Rajan had an article in the Financial Times earlier this week entitled “Sensible Keynsians know there is no easy option.” The first paragraph reads:
“In the long run we are not dead, we will still be recovering from the Great Recession. We should therefor weigh stimulus policies not just their immediate effect but on their consequences over time. Sensible Keynesians recognise this. They bet that reviving growth through government spending today outweighs the future loss of growth as the debt taken on to fund current spending is paid back.”
Readers with a grasp of Modern Monetary Theory should immediately see the flaws there. They don’t really need to read any further.
Borrowing OR printing money brings stimulus.
The above suggestion that stimulus necessarily means more debt is nonsense. As Keynes, Milton Friedman and others pointed out, stimulus does not need to be funded by extra debt. It can perfectly well be funded simply by printing money. You’d think a self-styled “Professor” writing an article about Keynes would be acquainted with Keynes’s ideas.
Indeed, where a monetarily sovereign government borrows and spends, and then does QE, the end result comes to the same as the government / central bank machine printing money and spending it. Perhaps Rajan hasn’t heard of QE. (Incidentally, I’ll use the word government here in the sense “government and central bank combined”.)
In that a government goes for the “print” option, there is no “loss of growth” (as Rajan claims) when the debt / money is paid back. Reasons are as follows.
Two senses of the word “debt”.
There are actually two senses in which the word “debt” as used above can be taken. First, the result of QE is that the central bank is left holding government debt. And this is essentially a nonsense: it just amounts to one part of the “government machine” owing money to another part of the machine. Those so called debts can be torn up any time. They are to all intents and purposes meaningless bits of paper or meaningless book keeping entries.
The second sense is thus. In a fiat money system, money is a debt. And money created by the central bank is supposedly a debt owed by the central bank to holders of such money.
However, the word debt does not really apply here. As Willem Buiter put it, “These monetary (base money) ‘liabilities’ of the central bank are not in any meaningful sense liabilities, because they are irredeemable…”
But that does not alter the fact that the money printed during a recession may prove a source of inflation come the recovery. If so, some sort of deflationary measure will be required: like raising taxes and reining in and “unprinting” some of the money.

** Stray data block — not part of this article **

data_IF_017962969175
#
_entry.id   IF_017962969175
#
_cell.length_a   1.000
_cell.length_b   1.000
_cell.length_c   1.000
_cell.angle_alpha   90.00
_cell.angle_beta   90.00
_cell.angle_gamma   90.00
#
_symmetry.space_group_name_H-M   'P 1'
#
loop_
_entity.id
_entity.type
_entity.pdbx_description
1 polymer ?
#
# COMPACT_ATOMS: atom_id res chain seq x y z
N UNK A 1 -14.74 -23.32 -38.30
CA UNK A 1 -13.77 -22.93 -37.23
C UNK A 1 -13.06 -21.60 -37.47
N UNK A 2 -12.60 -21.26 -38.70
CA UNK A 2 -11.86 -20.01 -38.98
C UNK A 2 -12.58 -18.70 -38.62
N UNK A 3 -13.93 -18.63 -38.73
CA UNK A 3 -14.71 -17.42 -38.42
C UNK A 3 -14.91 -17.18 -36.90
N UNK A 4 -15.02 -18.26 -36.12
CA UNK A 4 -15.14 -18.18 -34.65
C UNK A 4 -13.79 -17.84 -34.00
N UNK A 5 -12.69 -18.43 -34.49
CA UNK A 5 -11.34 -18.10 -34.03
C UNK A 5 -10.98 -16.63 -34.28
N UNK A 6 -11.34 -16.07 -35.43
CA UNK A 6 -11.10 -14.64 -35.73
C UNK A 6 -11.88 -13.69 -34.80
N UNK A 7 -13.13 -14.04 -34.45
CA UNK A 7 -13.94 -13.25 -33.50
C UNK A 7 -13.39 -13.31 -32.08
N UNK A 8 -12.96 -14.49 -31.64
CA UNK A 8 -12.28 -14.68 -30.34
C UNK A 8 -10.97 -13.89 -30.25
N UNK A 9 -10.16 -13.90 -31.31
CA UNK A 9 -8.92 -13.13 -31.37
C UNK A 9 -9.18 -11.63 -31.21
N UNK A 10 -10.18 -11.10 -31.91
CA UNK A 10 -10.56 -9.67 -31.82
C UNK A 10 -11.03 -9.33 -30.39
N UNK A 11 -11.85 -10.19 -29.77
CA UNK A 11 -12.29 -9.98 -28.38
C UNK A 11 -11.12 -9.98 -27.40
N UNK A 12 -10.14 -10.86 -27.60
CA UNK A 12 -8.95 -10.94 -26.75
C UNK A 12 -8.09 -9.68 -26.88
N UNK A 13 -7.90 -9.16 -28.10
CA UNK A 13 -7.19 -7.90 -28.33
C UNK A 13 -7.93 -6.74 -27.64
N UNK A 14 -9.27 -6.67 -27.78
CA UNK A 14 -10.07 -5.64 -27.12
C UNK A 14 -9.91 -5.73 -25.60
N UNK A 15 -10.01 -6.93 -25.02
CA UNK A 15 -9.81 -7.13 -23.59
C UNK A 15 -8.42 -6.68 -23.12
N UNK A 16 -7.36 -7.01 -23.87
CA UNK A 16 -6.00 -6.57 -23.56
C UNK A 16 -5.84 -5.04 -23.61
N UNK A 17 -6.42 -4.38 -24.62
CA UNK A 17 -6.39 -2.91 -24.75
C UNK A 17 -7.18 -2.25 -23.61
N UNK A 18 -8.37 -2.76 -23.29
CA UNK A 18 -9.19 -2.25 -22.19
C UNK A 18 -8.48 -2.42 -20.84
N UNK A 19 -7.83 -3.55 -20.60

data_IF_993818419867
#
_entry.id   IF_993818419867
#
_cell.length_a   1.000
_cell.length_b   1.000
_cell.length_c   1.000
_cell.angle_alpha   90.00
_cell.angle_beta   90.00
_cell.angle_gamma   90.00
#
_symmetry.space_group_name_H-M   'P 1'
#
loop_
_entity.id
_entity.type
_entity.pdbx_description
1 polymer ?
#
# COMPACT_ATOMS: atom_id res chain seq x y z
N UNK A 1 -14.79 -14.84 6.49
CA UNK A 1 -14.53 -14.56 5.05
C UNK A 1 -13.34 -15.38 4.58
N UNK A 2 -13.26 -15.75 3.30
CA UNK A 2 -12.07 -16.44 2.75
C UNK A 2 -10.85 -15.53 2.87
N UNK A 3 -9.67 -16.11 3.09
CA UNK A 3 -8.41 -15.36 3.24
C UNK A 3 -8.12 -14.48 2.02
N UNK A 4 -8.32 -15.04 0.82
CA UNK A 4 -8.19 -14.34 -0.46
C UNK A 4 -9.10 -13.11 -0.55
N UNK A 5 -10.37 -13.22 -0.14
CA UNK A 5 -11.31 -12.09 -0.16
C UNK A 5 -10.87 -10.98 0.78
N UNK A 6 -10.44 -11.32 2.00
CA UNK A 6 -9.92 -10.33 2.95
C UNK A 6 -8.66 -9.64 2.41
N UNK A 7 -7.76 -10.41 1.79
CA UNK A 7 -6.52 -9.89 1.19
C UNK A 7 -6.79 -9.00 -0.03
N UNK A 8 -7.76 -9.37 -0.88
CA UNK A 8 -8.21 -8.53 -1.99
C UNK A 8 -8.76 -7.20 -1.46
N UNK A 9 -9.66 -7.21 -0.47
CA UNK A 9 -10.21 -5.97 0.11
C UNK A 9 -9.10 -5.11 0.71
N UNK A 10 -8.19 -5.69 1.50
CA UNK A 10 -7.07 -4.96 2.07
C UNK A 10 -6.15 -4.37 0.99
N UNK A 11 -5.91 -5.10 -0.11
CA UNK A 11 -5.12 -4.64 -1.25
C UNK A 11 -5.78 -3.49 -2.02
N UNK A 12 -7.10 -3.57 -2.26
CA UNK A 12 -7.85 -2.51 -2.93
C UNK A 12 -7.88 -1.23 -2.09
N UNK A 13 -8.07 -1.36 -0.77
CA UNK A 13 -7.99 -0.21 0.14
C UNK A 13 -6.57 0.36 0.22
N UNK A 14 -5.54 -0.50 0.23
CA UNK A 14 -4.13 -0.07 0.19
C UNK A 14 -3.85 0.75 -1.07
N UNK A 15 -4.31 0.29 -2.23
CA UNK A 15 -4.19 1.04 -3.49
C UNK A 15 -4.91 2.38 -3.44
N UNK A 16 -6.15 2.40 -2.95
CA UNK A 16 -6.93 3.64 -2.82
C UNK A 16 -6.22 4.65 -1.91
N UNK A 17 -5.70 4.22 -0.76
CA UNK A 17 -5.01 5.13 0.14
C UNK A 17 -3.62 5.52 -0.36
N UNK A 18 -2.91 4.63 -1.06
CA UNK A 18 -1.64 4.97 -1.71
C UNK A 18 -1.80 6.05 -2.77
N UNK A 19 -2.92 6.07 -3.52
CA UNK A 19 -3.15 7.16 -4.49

However, and contrary to Rajan’s suggestions, that does not involve a “loss of growth”: it simply prevents excess inflation. Indeed, excess inflation probably results in a lower GDP all else equal than obtains where the 2% or so inflation target that most countries aim for is achieved.
The “real debt” option.
To repeat, Keynes, Milton Friedman etc, pointed out that governments aiming for stimulus have two options: borrow money or print it. Let’s now consider the borrow option.
According to Rajan, paying back this debt involves a “loss of growth”.
Of course it is true that ALL ELSE EQUAL paying back debt is deflationary. But no government with its head screwed on would impose unnecessary deflation. Put another way, paying back debt (as in the above first “money” option) makes sense if the economy is overheating and inflation looms. And as in the case of the above “print money” option, the only net effect is to keep inflation under control: there is no “loss of growth”.
But if the debt IS NOT paid off, is that a problem? Certainly the word “debt” has nasty connotations or overtones. And for simpletons (i.e. Republicans, followers of Rogoff and Reinhart, and the Peterson Institute, etc) connotations and overtones are all they understand.
The REALITY is that if the real or “inflation adjusted” interest paid on debt is negligible (as for example it is in Japan, the US, and UK and various other countries), then such debt comes to much the same thing as money (or monetary base to be exact). That is, monetary base is in theory a debt owed by the central bank on which the CB normally pays no interest.
In contrast, if a significant real rate of interest IS BEING PAID on a country’s debt, that’s more of a problem. But escaping this situation is child’s play. Such a country just needs to print money and buy back the debt. Of course the effect of that could easily be too inflationary. But if inflation IS INDEED a problem, all such a country needs to do is get some of the money for the “buy back” from raised taxes. And as long as the inflationary effect of the money printing equals the deflationary effect of the extra tax, then there is no net effect inflation-deflation-wise.
Closed versus open economies.
In that our hypothetical country is a closed economy, the latter buy-back would result in no “loss of growth” or loss of living standards: all that takes place is a re-shuffling of assets and liabilities between different citizens of the country concerned.
In contrast, where a significant portion of the debt is held by foreigners AND in as far as foreigners take their money out of the country concerned, then then the country’s currency loses value on the forex market. And that certainly results in a standard of living hit for the country’s citizens for a while. But any such hit will be minimal and temporary.
I expanded on the latter point, see here.
P.S. (25th May 2012). Chris Giles (economics editor of the Financial Times) makes the same mistake as Rajan. That is, he claims that the money or debt used to fund stimulus necessarily needs to be repaid and that this is some sort of problem. See his final sentence here.
P.P.S. (2nd June). Just noticed this blog post which also casts doubt on Rajan’s abilities.